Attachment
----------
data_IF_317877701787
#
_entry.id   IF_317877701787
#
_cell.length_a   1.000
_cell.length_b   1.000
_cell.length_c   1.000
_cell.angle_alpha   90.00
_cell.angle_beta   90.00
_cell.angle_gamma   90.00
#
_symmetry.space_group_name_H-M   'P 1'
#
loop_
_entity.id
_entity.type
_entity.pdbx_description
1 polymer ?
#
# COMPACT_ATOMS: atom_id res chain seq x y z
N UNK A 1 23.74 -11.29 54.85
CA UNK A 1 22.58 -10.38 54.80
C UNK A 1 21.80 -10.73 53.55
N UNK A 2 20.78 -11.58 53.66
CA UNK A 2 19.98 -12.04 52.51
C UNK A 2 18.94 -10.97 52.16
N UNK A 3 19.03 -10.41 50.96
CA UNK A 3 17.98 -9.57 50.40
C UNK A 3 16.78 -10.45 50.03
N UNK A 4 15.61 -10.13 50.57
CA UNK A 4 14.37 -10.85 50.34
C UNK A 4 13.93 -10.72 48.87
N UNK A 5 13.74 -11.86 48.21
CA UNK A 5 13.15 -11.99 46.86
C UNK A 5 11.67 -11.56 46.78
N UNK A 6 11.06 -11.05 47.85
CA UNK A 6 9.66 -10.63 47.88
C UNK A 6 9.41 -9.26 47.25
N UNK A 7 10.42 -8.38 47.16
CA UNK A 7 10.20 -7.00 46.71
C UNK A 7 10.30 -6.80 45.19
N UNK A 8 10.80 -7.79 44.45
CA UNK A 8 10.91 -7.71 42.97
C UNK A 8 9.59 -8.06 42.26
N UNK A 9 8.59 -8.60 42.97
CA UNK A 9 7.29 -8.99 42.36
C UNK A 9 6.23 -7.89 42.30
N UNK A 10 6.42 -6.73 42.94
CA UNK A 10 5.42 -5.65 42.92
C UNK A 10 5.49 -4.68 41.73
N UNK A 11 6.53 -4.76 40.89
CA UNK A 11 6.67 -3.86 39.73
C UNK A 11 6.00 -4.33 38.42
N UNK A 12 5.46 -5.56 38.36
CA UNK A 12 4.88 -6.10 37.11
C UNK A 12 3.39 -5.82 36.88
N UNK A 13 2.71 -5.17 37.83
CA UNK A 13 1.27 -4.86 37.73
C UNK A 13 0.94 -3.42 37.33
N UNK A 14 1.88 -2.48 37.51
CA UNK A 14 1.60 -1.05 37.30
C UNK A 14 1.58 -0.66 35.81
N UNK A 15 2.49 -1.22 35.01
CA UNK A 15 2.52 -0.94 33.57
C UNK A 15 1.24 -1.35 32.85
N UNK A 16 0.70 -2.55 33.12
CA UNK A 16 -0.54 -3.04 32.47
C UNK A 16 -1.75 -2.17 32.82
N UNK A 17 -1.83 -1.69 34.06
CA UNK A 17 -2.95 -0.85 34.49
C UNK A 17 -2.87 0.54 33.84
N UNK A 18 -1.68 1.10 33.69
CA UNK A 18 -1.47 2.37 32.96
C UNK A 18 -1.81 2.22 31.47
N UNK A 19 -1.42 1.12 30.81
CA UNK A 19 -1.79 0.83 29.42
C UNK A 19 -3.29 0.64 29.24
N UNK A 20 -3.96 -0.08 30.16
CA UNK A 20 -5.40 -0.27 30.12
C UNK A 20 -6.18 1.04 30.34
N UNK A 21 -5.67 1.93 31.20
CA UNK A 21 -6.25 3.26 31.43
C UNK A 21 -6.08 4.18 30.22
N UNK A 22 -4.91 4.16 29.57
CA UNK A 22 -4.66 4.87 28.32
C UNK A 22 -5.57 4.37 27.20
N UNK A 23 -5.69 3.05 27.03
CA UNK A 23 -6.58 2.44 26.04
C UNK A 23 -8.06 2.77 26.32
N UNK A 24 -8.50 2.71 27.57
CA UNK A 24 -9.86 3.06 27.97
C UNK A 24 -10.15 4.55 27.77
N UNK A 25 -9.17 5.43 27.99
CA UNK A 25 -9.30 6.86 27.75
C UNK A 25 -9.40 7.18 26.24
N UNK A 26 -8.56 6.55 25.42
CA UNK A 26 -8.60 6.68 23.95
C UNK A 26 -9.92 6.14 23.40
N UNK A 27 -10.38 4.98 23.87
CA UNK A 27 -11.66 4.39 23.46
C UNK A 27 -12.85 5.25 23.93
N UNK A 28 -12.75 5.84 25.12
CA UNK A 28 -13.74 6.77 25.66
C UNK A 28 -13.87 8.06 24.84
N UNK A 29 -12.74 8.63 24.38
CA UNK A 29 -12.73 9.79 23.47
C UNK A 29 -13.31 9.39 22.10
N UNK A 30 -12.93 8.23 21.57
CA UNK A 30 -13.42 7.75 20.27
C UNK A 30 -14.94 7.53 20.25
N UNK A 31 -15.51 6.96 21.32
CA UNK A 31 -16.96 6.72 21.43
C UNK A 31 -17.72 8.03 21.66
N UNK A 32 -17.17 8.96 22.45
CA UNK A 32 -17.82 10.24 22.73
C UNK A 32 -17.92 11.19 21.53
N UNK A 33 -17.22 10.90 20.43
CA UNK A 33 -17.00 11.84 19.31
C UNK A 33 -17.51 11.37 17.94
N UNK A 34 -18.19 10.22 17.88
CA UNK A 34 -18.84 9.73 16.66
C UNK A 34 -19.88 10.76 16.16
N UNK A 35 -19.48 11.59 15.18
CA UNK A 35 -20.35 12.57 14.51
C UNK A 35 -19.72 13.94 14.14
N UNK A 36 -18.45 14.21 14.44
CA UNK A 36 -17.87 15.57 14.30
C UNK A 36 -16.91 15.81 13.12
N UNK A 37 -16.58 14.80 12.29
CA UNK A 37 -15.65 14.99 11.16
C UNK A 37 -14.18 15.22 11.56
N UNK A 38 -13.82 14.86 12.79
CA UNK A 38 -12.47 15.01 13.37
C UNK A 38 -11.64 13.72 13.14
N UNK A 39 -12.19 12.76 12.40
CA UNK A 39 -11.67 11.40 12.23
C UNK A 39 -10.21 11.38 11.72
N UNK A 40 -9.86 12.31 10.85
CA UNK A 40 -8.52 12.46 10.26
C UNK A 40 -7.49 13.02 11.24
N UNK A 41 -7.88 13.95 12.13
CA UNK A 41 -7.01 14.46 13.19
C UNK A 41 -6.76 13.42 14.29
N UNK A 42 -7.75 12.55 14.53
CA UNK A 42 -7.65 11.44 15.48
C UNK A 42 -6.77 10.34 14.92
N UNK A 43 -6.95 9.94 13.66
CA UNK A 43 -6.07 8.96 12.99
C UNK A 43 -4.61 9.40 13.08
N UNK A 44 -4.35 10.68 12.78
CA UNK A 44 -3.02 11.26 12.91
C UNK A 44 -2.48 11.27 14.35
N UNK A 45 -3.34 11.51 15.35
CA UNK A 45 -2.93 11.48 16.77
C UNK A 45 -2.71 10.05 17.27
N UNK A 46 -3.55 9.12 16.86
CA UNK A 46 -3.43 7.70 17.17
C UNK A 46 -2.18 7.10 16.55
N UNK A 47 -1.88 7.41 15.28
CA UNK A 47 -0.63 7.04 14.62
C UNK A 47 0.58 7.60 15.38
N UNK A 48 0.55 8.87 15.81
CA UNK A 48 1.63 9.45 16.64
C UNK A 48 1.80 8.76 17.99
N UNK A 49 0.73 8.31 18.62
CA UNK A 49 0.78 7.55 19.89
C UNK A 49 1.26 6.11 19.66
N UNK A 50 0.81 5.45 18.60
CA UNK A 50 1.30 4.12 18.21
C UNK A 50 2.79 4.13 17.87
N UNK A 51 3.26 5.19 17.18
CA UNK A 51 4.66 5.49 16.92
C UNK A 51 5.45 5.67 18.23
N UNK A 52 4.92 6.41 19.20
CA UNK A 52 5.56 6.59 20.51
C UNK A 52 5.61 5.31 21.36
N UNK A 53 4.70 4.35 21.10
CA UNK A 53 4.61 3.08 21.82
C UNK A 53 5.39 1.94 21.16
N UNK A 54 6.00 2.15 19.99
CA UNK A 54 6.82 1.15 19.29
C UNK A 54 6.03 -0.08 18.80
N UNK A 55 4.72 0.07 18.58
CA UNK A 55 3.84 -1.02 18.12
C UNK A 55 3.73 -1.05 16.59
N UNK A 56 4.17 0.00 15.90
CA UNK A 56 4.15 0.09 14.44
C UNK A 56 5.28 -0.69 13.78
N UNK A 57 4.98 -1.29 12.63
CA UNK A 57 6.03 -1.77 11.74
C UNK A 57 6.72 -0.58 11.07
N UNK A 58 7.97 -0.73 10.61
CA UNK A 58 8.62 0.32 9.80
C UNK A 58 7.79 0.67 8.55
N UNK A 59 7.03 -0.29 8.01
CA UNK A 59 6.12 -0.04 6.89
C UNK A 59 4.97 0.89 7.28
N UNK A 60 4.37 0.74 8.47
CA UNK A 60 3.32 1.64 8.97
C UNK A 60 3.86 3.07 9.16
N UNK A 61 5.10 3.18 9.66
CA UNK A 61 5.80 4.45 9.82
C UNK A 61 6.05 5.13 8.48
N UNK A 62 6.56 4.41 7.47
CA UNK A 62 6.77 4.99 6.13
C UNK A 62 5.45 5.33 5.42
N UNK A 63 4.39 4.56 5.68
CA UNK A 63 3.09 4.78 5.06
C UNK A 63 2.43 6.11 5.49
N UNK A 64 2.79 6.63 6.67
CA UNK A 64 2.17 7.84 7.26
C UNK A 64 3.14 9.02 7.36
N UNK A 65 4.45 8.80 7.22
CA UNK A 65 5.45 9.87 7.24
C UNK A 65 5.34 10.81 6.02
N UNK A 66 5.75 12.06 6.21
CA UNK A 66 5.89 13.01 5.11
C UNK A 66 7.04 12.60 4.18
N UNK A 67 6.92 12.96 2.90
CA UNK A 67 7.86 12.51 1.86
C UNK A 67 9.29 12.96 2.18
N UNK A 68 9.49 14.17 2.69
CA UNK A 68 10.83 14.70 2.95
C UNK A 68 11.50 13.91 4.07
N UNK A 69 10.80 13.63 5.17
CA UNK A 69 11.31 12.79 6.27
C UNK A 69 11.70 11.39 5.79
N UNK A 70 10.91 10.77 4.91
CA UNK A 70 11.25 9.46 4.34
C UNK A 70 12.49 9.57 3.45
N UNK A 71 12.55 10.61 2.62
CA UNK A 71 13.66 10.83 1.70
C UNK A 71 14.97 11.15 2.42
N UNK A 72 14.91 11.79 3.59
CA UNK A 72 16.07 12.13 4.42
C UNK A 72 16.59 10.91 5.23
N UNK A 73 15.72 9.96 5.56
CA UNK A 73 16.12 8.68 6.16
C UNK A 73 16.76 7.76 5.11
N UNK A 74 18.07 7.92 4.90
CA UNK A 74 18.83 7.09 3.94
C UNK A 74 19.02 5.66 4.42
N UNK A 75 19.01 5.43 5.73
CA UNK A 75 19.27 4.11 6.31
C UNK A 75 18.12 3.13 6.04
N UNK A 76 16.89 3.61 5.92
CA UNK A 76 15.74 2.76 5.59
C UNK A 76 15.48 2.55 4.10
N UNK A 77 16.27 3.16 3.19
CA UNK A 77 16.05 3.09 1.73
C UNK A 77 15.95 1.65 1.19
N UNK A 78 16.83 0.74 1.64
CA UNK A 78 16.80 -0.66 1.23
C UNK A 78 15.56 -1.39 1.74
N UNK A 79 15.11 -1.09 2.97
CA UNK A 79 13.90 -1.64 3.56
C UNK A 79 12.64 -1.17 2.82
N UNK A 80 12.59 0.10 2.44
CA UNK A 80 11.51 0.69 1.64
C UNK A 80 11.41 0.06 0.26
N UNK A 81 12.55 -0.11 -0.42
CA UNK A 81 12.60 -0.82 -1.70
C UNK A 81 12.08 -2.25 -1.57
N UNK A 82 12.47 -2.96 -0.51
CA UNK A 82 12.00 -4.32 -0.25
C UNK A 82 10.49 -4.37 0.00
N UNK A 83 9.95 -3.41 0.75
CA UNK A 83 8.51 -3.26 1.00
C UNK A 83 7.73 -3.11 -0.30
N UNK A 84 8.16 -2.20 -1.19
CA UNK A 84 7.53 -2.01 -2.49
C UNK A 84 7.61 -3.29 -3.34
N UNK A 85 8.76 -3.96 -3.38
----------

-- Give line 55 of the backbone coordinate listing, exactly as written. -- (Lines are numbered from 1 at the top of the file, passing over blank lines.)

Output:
CA UNK A 12 4.88 -6.10 37.11